House and Senate budget conferees came to an agreement late Tuesday, March 8, and published their proposed two-year budget on Wednesday in a “conference report.” The agreement contains many good things for which we have fought.
- Major increases in K-12 education funding over the current biennium, including almost $200 million in lottery funding for school divisions, which will greatly help Charlottesville and Albemarle, a 2 percent salary incentive effective December 1, 2016, and additional money for eligible students to receive free or reduced lunch and breakfast at schools.
- Major new funding for higher education, including a 3 percent across-the-board raise for faculty. UVA will receive about $10 million for access and affordability, as well as $4 million for the Focused Ultrasound Program, a cutting edge research initiative, and monies for bioscience incentives.
- Full repayment to the Virginia Retirement System (VRS) of money the General Assembly borrowed several years ago – a move I voted against – and funding 100 percent of the VRS board-certified contribution rates. Both of these actions will enhance the fiscal viability of the system.
- An additional $76.2 million for mental health services.
- Fully funding the “Rainy Day Fund,” the special account we reserve for use if Virginia experiences a dramatic economic downturn.
- Additional monies for our community colleges to develop new programs to train the workforce of the next decade.
- Monies for the “Presidential Precinct,” an initiative developed by UVA, William and Mary, Monticello, Ash Lawn and Montpelier to bring scholars and elected officials from around the world to Virginia to be educated on how democracy works. This is an initiative that I and others in our area have supported, and worked with the Governor to get in his budget.
- Major initiatives for job creation through the “GoVirginia” concept. This will allow regions to cooperate in competing for economic development grants and projects necessary to build the New Virginia Economy. GoVirginia creates a great opportunity for our region given the degree to which the University, the city and the county cooperate on policy initiatives.
- Monies to fund a new General District Court judgeship in our Judicial Circuit.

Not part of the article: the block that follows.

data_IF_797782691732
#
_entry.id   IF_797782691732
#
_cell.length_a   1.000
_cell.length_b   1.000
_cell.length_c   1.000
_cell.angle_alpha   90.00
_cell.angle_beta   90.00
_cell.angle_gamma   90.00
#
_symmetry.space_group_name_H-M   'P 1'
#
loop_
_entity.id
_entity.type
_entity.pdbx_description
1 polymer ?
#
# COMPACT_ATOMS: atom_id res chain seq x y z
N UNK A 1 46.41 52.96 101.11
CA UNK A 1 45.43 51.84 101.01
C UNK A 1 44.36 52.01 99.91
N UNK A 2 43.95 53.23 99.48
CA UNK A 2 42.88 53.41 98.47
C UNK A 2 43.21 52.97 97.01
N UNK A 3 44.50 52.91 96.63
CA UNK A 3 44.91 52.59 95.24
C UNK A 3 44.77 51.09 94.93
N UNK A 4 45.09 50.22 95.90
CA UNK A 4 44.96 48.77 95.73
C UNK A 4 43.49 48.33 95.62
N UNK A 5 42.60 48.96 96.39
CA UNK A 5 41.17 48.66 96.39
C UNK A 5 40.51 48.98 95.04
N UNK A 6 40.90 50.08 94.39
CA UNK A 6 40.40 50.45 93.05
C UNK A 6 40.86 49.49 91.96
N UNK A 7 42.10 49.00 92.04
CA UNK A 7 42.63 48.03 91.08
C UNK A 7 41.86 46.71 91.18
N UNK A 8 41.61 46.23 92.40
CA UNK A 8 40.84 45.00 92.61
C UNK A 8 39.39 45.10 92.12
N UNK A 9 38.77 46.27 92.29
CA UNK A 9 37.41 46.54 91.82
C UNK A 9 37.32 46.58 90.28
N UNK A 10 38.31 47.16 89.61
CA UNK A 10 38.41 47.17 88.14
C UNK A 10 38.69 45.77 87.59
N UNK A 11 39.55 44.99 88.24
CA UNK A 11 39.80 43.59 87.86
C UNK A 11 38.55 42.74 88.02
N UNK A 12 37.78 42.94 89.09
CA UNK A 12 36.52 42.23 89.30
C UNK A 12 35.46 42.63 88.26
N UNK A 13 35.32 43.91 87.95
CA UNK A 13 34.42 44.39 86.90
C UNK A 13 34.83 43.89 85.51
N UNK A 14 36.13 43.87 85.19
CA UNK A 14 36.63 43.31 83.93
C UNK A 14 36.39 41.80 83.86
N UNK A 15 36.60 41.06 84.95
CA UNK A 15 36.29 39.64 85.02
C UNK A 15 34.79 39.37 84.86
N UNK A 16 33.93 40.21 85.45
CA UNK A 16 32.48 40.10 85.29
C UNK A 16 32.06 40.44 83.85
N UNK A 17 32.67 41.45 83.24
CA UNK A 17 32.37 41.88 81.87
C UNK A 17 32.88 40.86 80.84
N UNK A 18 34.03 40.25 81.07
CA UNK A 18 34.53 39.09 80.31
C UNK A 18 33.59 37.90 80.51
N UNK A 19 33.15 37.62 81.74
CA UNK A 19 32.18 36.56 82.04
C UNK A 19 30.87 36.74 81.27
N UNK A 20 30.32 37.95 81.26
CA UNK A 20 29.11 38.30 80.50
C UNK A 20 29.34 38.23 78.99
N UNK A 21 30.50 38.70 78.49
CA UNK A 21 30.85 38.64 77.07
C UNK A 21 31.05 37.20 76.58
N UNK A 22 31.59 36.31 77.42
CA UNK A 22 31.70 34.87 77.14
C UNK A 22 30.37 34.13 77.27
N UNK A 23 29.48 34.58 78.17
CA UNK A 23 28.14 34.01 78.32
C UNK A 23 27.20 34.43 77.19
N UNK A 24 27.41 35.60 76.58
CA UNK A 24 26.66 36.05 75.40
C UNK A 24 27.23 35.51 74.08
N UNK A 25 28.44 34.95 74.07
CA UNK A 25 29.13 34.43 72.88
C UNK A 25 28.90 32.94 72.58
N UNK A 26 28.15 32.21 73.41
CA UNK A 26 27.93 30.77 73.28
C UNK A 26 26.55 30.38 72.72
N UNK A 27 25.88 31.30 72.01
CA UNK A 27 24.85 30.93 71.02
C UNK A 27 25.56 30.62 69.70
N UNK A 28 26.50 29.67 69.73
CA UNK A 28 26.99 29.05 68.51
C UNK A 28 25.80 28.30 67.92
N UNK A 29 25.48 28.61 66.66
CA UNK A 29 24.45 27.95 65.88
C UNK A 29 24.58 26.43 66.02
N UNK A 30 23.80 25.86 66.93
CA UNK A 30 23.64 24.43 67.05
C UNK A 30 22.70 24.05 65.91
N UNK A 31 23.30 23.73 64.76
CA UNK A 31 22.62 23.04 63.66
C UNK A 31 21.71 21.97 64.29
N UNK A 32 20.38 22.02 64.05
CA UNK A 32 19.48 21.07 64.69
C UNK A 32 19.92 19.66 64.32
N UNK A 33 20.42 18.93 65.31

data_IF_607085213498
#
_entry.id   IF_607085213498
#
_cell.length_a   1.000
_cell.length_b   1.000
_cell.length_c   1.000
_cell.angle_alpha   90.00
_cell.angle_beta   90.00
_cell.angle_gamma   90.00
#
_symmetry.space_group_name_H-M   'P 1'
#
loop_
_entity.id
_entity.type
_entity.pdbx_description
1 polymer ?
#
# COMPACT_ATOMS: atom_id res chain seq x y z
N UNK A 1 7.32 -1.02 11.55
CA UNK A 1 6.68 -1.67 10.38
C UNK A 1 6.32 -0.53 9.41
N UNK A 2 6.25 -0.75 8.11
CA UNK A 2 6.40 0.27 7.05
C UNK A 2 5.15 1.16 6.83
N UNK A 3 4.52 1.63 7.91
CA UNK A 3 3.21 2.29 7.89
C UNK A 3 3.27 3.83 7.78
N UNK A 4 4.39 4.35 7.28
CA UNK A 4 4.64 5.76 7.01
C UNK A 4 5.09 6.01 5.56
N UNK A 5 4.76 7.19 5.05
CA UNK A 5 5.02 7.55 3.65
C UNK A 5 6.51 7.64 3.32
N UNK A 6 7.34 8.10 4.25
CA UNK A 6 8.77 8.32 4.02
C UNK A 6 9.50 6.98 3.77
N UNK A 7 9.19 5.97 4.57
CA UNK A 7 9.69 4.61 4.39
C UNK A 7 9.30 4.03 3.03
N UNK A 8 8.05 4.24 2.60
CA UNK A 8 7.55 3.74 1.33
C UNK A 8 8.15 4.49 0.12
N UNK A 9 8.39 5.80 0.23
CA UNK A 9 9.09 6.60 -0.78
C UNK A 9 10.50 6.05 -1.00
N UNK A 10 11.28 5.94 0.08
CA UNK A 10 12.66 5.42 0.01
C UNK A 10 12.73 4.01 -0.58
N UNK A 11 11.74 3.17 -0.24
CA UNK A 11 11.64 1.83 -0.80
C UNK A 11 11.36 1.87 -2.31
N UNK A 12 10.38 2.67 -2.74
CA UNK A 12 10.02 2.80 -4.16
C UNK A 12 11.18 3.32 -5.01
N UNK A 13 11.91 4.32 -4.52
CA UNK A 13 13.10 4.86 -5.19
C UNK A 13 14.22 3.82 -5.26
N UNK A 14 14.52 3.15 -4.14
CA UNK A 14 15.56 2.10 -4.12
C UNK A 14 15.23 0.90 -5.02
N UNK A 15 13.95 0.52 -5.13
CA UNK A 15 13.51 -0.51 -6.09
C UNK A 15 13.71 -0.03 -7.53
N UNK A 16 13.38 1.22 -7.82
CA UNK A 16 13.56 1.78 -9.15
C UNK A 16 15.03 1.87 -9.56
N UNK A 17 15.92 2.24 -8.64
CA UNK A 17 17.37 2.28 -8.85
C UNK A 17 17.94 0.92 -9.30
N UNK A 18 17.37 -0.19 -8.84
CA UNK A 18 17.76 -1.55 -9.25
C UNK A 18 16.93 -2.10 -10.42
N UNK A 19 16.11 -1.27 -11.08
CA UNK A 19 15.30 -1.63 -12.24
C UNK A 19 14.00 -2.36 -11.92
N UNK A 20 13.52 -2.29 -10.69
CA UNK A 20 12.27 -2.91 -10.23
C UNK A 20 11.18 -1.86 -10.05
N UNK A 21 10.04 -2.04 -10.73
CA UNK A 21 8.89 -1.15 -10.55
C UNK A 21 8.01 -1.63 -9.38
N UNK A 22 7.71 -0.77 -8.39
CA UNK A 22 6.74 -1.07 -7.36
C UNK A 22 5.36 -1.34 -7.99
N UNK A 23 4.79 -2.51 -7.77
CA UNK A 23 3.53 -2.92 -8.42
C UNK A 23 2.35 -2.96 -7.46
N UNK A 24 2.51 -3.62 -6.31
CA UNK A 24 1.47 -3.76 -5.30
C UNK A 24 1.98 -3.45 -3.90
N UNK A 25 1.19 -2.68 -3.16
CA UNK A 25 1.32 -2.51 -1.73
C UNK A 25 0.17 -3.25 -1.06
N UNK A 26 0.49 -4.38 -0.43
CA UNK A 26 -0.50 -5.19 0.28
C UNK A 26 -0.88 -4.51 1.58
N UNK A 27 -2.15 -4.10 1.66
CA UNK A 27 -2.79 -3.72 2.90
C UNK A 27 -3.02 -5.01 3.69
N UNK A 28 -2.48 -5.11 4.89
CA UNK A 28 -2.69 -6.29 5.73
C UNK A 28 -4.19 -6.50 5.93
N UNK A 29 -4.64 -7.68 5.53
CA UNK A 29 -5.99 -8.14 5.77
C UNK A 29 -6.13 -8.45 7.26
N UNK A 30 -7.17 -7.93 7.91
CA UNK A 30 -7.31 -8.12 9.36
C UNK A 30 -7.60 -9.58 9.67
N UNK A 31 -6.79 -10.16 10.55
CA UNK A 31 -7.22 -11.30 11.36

In addition to these larger categories, some specific items I proposed are included in the Conference Report, such as:
- $900,000 extra funding for court-appointed counsel who take on complicated cases defending indigent clients.
- An increase in fees for court appointed mediators.
- Support for the Fostering Futures Program, which allows foster care and adoption assistance to be extended for youngsters who would otherwise “age-out” of the foster care program on their eighteenth birthday. Funded with $1.9 million from the general fund (Virginia tax dollars) and $3.9 million in non-general fund money (from the federal government or other sources), the program will benefit a large number of foster children who otherwise might experience tremendous difficulty transitioning to adult life.
- Additional money for the Centers for Independent Living. We have a wonderful center in Charlottesville called the Independence Resource Center, and this new money will help the IRC and other centers around the Commonwealth build their programs on behalf of disabled persons.
The largest missed opportunity continues to be the Republicans’ refusal to embrace Medicaid expansion under the ACA. It is ironic that despite their negative rhetoric, our budget does expand some Medicaid services, but in the most inefficient way possible. Under present law, every dollar we appropriate for Medicaid is matched by the federal government with another dollar. Consequently, when we implement new Medicaid spending for substance abuse treatment or to provide new waiver slots for intellectual or developmental disabilities in this budget, we are saying that we trust the federal government to fund its 50 percent of these programs. Yet we still hear the argument that Virginia cannot trust the federal government to continue funding “Medicaid expansion” if it happens under the ACA, where the federal government would pay 90 percent of the costs. This rejection of readily-available Medicaid money has become an article of faith for our Republican counterparts; without a change in the General Assembly’s political composition, Medicaid expansion is unlikely for the next several years.
On Thursday, the General Assembly approved a new Supreme Court Justice after an extremely flawed process. I did not support the appointment and you can see my speech explaining why in the video below.
As the session concludes, I thank you again for all of your input and support over the last sixty days. I am happy to be returning to Charlottesville to be with my family and continue my law practice. I remain available to serve constituents’ needs, and will shortly organize a series of town halls and smaller meetings to discuss the successes and failures of this General Assembly session.